Wright, 89 Ga. 574, 15 S. E. 293; Sparks v. pany for the purpose of taxing its rolling stock Macon, 98 Ga. 301, 25 S. E. 459. when no statute interferes is where its princi

A railroad company, said Davis, J., in People pal office is located. Sangamon & M. R. Co.

ev rel. Buffalo & S. Line R. Co. v. Fredericks, V. Morgan County, 14 III. 164, 56 Am. Dec.

48 Barb. 173, Affirmed in 48 N. Y. 70, should 497.

be considered as a resident of the several towns If the legislature has made no rule for the

through which its road extends within the apportionment and distribution of taxes upon meaning of the New York tax laws. To most railroad rolling stock, its situs for the purpose corporations a fixed locality is given by their of taxation is regarded as being at the head

charters as the place of their business operaoffice of the company. Philadelphia, W. & B.

tions. This locality they cannot change without R. Co. v. Appeal Tax Court, 50 Md. 397.

the consent of the legislature, and it becomes When a railroad line is wholly within the

the legal residence of the corporation. But boundaries of a single state, and the legisla a different rule prevails with railroads. They ture thereof has prescribed no rule of distribu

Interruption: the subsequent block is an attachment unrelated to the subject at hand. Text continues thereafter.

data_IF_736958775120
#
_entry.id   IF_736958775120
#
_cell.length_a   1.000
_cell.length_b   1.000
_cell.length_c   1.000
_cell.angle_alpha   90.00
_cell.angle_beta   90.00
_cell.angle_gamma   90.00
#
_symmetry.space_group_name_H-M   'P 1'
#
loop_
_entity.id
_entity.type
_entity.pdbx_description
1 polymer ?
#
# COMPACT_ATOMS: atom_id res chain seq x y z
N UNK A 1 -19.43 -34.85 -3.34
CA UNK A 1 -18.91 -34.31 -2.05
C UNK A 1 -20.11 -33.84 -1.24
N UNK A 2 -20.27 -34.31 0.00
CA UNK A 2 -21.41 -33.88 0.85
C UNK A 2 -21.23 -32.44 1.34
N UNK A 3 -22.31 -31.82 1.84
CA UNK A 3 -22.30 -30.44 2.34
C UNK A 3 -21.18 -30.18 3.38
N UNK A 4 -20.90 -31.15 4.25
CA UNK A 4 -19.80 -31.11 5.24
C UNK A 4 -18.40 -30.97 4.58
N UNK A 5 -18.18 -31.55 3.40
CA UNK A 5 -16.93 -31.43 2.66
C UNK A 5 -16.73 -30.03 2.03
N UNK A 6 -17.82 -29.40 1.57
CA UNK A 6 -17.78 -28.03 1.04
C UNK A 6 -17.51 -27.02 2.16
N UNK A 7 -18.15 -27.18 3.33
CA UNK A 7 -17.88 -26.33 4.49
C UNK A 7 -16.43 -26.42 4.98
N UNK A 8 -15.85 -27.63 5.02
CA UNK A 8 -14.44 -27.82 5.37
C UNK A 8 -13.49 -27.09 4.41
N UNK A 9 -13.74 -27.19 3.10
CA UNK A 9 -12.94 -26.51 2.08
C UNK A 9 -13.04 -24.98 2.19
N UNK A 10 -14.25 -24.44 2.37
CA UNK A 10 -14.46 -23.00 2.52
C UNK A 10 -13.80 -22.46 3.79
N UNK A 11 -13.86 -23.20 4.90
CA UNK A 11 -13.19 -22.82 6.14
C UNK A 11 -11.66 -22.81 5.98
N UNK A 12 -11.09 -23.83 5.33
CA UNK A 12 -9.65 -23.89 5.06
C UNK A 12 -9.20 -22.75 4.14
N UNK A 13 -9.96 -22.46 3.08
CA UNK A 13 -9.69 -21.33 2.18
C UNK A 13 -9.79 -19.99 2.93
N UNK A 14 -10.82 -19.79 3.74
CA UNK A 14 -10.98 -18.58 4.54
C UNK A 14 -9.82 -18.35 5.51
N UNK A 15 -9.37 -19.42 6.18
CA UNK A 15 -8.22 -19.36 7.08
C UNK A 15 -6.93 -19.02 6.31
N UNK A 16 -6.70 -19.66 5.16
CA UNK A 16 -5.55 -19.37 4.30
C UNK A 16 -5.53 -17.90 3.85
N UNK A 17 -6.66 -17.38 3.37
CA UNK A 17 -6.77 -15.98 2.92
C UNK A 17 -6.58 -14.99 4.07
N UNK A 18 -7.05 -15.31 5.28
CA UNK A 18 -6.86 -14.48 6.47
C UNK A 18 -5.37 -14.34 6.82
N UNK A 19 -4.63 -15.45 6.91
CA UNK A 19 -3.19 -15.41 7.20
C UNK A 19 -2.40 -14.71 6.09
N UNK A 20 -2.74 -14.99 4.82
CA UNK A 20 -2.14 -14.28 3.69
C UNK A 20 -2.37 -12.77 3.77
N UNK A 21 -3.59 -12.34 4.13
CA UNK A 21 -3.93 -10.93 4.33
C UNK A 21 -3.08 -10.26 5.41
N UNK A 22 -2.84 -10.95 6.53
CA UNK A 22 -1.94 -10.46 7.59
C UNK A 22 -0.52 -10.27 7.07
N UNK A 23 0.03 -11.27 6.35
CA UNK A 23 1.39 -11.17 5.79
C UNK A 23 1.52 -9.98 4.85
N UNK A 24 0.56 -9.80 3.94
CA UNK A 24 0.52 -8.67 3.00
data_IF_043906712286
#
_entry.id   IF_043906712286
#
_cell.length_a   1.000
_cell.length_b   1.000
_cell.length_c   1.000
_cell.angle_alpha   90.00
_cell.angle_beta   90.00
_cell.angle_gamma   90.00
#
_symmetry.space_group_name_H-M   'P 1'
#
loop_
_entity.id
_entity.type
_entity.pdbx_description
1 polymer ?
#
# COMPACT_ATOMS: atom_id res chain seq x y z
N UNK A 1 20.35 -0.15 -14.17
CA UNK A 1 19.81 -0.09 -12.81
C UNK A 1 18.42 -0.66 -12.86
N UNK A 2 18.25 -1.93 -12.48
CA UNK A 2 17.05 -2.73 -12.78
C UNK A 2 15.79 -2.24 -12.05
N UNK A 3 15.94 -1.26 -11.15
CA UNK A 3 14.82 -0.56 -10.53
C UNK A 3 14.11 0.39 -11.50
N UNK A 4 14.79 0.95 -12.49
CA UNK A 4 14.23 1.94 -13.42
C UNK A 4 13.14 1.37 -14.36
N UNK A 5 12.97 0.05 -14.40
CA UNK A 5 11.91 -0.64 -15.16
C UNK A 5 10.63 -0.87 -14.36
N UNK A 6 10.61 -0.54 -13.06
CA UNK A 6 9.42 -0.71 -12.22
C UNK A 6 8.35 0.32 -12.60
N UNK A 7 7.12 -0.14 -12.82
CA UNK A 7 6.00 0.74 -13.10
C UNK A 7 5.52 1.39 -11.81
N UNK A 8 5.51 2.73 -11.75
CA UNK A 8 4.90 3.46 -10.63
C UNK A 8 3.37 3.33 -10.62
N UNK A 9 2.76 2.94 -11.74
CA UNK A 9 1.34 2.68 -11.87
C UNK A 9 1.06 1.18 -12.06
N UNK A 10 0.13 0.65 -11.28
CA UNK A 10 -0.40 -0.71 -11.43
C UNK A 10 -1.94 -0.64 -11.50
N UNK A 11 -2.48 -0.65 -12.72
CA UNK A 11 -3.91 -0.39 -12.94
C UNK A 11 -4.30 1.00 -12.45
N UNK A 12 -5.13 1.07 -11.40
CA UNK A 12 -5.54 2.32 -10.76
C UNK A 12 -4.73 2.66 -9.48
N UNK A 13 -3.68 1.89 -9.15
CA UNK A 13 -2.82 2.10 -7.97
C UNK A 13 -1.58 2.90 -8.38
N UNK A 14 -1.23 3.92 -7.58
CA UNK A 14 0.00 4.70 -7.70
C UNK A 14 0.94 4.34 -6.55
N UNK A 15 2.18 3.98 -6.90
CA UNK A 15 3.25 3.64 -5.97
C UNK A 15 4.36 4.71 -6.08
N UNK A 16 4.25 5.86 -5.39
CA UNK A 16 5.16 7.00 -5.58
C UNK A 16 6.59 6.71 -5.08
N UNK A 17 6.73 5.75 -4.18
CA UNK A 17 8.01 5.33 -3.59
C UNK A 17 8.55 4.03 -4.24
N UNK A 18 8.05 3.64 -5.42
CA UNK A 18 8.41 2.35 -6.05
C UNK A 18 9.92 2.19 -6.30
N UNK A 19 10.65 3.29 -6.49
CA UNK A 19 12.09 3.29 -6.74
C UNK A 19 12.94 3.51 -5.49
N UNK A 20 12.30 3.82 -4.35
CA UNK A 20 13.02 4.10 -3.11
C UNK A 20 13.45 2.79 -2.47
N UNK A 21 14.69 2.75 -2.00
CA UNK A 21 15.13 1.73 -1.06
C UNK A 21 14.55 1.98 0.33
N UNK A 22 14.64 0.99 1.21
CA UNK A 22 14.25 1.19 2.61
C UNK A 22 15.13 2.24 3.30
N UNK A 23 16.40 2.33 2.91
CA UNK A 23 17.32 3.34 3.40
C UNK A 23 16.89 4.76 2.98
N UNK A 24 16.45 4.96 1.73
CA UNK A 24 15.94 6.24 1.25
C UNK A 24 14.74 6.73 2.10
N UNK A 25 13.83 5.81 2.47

are organized for the purpose of constructing a tion and apportionment of track and rolling road between specified places, and to conduct stock, the only practical place for assessing and

their business along such road through its whole taxing it is at its principal business office and

extent. They own and occupy the entire road. station. Appeal Tax Court v. Western Mary and in every town thereof through which it land R. Co. 50 Md. 274.

passes they have and use all the characteristics The office where the financial and business

of inhabitancy that can attach to a corporation. affairs of a railroad are managed, where its

The locality of the corporation may in such transfer and account books are kept, where its

case justly be said to cover the route of which directors hold regular meetings, where its exec

the company has the constant and potential utive officers transact its business, and where occupancy and use, and to be everywhere coits machine and repair shops are located, and

extensive with the road itself. If it has a prinits rolling stock kept when not on the road, cipal office or place for transacting the financial is, for local taxing purposes, its domicil in the